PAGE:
about bliss

Wednesday, July 23, 2014

summer kitchen sink salads

One of my favorite vendors at our farmers' markets is a young couple, just graduated from college. They grow interesting and heirloom varieties of all crops, and I always stop by their stand first. For the past month, their table has been filled with head lettuces of all textures, colors, and sizes. From crunchy Ice Queen (a flavorful and crisp iceberg style lettuce) to frilly Lolla Rosa, to baby romaine, all of the lettuces are delicious, and provide a perfect bed for "kitchen sink" style salads.

Every Saturday, I buy three or four heads, and come home and wash, de-slug, and spin the tender leaves. Every weekday at lunchtime, I haul out the salad spinner and fill a small serving bowl with lettuce before contemplating my next toppings. I've let the farmers' market offerings guide my toppings, which means I've been incorporating strawberries, cherries, sugar snap peas, scallions, carrots, and radishes into the salads. I've added avocado, various cheeses, pecans, chickpeas, and/or pan fried tofu for protein and complexity.

I always make my own dressings, a single serving at a time. With a variety of vinegars, several olive oils, citrus, and sweeteners to choose from, I craft tangy, light, and satisfying vinaigrettes.

vinaigrette fixins from Michigan, Italy, and Wisconsin
Here are a few particularly winning combinations for inspiration. Let your fridge and pantry, as well as your taste and cravings, guide you:

Strawberry-Avocado-Carrot-Cucumber-Sugar Snap Pea-Scallion-Pecan-Bel Gioso Four Cheese Blend with Raspberry Balsamic Vinaigrette

 [no photo of this one. sorry!]

Cherry-Avocado-Feta-Pecan-Carrot-Scallion-Chickpea with Cherry Balsamic Vinaigrette

Juicy Michigan cherries are the star of this salad. 
Sugar Snap Pea-Carrot-Scallion-Tofu with Spicy Peanut Dressing

A glamour shot of Ice Queen lettuce, which holds up particularly well to this heavier spicy peanut dressing in this Thai-influenced salad.

These salads make lunch different and delicious everyday. Filled with several servings of fruits and vegetables, and lean protein, these salads are nutritional powerhouses...that taste decadent, and provide lasting satisfaction and fullness, especially when paired with a homemade roll or buttered honey whole wheat toast.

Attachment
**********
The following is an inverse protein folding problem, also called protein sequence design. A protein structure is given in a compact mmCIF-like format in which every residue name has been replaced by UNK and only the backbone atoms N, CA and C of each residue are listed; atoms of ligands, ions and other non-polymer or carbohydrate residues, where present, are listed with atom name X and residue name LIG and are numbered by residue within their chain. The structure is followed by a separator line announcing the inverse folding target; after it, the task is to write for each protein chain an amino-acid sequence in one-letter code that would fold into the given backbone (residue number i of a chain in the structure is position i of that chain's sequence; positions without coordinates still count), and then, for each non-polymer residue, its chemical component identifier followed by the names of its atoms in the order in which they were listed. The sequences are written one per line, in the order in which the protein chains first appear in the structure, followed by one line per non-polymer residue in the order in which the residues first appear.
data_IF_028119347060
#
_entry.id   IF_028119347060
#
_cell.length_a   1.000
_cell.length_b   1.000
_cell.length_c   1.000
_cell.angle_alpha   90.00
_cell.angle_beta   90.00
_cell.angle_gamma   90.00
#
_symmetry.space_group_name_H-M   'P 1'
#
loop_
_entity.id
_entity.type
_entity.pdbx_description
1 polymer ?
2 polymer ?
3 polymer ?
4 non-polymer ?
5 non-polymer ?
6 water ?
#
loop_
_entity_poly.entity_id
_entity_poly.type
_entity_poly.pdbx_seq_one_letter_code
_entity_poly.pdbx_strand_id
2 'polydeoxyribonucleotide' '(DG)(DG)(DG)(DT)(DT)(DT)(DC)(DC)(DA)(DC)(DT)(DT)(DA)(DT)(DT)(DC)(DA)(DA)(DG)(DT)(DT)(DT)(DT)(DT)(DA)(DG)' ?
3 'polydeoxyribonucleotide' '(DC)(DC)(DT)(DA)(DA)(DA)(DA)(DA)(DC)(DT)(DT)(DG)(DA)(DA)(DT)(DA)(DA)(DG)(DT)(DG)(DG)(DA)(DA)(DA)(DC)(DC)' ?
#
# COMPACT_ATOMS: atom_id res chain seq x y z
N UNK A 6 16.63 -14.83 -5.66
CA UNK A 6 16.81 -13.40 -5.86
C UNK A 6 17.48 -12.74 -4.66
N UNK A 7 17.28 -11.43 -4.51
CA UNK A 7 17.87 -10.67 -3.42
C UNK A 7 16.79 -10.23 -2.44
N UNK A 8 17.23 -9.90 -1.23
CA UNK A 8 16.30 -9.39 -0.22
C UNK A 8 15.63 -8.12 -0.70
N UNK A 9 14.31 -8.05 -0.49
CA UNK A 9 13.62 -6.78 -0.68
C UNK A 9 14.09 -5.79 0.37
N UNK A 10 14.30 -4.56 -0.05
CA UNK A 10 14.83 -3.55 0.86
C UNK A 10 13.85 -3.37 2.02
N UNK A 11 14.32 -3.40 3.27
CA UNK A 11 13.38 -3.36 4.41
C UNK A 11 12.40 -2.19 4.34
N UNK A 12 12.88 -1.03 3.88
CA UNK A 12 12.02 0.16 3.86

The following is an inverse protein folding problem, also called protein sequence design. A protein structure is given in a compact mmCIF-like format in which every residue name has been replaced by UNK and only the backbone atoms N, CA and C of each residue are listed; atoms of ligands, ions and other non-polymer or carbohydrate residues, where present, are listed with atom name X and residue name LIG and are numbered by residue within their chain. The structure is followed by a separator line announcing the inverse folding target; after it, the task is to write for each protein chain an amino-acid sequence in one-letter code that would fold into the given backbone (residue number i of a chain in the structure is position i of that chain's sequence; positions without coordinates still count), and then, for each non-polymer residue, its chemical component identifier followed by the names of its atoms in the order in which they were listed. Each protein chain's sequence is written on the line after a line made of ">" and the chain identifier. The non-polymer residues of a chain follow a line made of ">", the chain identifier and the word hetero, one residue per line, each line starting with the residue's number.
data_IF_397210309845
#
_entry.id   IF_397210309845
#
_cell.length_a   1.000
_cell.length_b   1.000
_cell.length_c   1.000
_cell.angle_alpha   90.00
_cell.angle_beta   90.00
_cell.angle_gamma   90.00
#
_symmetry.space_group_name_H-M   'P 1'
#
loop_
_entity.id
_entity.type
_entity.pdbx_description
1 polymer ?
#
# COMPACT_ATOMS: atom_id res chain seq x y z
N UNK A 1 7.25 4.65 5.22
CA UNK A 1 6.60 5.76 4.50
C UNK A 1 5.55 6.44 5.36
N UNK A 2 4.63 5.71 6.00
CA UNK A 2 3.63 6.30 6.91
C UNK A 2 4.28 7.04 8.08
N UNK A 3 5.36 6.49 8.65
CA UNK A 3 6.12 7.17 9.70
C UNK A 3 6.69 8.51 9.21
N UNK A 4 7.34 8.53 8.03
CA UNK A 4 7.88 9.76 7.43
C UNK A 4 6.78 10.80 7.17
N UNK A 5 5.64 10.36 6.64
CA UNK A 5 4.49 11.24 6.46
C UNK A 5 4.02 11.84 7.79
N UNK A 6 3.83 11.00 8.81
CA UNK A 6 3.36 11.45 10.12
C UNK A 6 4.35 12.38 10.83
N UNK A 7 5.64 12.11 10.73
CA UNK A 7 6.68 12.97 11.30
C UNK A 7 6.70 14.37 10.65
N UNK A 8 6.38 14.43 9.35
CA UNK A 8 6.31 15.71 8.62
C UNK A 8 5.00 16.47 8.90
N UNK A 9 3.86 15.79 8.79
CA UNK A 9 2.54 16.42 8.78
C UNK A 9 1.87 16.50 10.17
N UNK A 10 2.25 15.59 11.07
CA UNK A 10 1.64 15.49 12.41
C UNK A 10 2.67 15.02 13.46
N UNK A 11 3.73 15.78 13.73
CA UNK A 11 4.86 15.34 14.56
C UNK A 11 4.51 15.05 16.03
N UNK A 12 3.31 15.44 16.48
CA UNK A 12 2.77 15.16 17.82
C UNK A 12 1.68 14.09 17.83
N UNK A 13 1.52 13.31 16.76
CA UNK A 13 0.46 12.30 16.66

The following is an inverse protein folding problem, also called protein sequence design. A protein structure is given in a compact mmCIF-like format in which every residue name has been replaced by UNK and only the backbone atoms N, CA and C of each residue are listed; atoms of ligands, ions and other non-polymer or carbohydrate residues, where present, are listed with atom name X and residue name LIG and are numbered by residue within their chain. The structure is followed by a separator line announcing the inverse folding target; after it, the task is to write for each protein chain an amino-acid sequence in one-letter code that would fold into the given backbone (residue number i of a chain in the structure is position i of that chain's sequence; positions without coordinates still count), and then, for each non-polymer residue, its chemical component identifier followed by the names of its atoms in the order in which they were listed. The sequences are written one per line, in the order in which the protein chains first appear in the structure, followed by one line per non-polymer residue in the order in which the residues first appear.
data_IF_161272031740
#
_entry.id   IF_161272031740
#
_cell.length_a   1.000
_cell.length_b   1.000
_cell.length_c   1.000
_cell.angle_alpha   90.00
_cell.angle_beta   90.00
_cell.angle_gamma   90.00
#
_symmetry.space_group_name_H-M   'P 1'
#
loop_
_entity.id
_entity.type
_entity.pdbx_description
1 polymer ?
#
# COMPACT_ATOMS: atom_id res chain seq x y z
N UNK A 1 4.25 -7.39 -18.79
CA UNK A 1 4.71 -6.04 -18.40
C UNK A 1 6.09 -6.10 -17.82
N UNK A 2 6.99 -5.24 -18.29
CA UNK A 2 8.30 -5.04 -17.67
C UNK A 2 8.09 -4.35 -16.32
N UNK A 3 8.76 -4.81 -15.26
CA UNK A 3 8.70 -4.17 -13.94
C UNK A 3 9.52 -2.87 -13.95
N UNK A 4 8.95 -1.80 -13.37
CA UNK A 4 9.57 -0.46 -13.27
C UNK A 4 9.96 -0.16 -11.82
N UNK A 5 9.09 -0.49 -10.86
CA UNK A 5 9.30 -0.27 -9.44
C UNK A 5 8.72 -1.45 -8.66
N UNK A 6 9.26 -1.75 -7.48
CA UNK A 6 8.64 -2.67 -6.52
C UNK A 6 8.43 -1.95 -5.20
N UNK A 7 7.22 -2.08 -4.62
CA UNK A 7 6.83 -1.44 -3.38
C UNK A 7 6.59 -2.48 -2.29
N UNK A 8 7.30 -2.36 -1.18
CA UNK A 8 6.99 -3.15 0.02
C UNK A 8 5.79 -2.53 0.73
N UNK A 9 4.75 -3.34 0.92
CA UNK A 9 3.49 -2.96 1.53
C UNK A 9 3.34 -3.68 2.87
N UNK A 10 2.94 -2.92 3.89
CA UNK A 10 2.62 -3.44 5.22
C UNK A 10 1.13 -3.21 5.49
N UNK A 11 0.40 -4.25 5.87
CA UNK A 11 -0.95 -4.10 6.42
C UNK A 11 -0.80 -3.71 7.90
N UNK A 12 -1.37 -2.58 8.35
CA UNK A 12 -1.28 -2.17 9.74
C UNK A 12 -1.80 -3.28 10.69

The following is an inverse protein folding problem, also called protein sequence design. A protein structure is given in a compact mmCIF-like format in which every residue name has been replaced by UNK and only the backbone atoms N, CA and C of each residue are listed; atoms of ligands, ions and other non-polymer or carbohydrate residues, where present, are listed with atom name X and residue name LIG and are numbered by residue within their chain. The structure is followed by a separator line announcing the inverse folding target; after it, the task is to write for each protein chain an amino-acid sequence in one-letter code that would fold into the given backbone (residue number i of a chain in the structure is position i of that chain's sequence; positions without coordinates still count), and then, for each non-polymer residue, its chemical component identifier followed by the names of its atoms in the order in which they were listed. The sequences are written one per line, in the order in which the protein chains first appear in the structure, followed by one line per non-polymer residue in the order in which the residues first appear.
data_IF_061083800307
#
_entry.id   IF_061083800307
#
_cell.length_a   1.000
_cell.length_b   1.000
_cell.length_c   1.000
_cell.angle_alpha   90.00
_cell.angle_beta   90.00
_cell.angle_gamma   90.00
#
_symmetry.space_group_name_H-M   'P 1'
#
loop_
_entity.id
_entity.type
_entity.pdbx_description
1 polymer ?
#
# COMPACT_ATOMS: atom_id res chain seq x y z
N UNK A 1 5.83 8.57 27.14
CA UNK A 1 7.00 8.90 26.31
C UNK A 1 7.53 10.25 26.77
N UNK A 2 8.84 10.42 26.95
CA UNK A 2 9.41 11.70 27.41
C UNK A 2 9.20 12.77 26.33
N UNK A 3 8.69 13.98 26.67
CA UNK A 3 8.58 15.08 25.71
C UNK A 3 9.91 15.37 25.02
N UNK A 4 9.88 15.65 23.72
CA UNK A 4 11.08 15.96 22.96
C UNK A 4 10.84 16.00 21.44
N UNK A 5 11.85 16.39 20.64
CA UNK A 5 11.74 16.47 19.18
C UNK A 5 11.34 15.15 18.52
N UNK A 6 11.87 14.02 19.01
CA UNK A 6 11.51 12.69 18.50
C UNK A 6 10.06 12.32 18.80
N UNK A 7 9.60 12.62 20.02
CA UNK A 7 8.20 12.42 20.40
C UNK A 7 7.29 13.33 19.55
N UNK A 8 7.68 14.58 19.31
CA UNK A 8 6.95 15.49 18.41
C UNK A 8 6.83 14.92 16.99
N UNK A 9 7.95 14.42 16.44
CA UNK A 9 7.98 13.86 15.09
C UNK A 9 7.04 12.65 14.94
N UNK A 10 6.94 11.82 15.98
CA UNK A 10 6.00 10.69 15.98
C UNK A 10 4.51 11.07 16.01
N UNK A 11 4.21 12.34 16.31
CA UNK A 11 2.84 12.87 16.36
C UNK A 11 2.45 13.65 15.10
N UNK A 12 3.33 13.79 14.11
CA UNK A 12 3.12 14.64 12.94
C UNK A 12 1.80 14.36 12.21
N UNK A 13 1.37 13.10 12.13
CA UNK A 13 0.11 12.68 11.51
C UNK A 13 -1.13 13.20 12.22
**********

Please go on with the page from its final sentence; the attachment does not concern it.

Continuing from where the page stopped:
Thursday, July 10, 2014

new recipe challenge: falafel

So often, I read food blogs and swoon over the gorgeous photography, the featured edibles glistening in the perfect natural light, the prepared dish clearly a flawless execution of the recipe.

This is not one of those blogs.

I'm being authentic.

A month or so ago I read this post on lifestyle blogs from Kristen at Rage Against the Minivan. I love her honesty, the glimpses of a real family home. While I wish I had a Pinterest-worthy workspace, I am a cluttery person. Give me a desk or table or dresser and you'll find the top strewn with the random detritus of my daily life. Currently, at my home desk you'll find projects in process: my new (pink!) filing cabinet waiting to be filled; the vintage St. Vinnie's photo frames from our wedding waiting for fabulous photos; the sweet daily yellow notes from G waiting to be filed; lipstick, bracelets, aromatherapy mist, books (always books) waiting to be properly relocated, stored, stacked.

You should see my desk at work.

But I love this space, the light pouring in from the East facing window, the succulent terrarium I made (pinterest-inspired) a few weeks ago, my vintage desk and filing cabinet, my bulletin board, and photos from Paris (c. 2010).

But I digress.

What does this creative clutter have to do with falafel?

Let's turn to photo inspiration:

I used a recipe from Olives, Lemon, and Za'atar: The Best Middle Eastern Home Cooking, by Rawia Bishara, which I checked out from the public library. Like most falafel recipes, this one calls for chickpeas that have been soaked, but not cooked. I used chickpeas I had previously cooked and froze in their own luscious broth. They were too wet, and the first patties oozed and defied crisping.

I added panko to the rest of the batter, which helped firm the patties, but they still resisted a deep crispiness, largely due to my minimal-oil pan frying technique.

And yet, the flavor was amazing—fresh, spicy, comforting and thrilling all at once. We tucked them into pita with a thick tahini sauce as suggested by Bishara.

Less than photogenic, but adventurous and delicious. 

Messy and satisfying.

My kind of world.